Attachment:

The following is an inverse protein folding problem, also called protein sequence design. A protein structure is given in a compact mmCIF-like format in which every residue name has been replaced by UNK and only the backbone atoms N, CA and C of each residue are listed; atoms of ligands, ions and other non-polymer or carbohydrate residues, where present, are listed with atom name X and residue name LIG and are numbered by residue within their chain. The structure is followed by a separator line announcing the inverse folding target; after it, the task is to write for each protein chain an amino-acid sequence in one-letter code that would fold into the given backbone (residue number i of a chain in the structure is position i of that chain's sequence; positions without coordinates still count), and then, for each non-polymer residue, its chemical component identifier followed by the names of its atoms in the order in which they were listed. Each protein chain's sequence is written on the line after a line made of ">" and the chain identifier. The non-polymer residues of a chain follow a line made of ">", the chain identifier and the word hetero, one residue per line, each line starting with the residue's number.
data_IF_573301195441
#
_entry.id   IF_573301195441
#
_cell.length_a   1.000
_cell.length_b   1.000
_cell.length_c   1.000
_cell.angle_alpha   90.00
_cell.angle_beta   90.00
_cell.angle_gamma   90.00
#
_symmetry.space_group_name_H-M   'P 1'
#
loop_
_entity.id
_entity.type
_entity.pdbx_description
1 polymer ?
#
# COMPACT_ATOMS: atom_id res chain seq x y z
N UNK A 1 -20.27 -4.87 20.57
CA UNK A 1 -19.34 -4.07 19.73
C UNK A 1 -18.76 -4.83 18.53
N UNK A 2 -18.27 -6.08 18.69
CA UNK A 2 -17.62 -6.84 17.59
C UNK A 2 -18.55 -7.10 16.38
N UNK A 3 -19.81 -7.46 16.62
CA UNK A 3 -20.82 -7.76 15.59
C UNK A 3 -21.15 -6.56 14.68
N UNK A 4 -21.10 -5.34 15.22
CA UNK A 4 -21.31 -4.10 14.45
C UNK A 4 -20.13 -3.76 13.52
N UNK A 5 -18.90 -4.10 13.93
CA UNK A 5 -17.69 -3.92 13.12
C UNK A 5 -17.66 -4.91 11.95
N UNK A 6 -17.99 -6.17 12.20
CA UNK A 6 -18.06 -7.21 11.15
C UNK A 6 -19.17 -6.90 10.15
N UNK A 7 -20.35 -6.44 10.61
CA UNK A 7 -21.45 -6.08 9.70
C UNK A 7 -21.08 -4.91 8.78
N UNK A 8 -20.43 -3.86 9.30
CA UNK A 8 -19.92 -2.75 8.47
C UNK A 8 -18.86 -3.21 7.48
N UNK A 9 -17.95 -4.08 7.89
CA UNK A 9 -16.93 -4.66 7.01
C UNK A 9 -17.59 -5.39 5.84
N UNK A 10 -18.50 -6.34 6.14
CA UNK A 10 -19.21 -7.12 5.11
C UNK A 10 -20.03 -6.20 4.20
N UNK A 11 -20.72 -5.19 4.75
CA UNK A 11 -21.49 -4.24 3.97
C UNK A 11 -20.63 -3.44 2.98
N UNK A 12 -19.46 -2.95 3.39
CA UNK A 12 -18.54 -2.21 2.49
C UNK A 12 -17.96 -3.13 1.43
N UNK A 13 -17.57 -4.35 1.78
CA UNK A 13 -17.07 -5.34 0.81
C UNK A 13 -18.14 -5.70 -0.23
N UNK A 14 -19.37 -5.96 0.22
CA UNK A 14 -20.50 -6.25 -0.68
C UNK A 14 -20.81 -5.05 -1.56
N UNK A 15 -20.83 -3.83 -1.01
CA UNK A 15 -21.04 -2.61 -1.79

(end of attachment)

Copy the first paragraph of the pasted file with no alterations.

The following is an inverse protein folding problem, also called protein sequence design. A protein structure is given in a compact mmCIF-like format in which every residue name has been replaced by UNK and only the backbone atoms N, CA and C of each residue are listed; atoms of ligands, ions and other non-polymer or carbohydrate residues, where present, are listed with atom name X and residue name LIG and are numbered by residue within their chain. The structure is followed by a separator line announcing the inverse folding target; after it, the task is to write for each protein chain an amino-acid sequence in one-letter code that would fold into the given backbone (residue number i of a chain in the structure is position i of that chain's sequence; positions without coordinates still count), and then, for each non-polymer residue, its chemical component identifier followed by the names of its atoms in the order in which they were listed. Each protein chain's sequence is written on the line after a line made of ">" and the chain identifier. The non-polymer residues of a chain follow a line made of ">", the chain identifier and the word hetero, one residue per line, each line starting with the residue's number.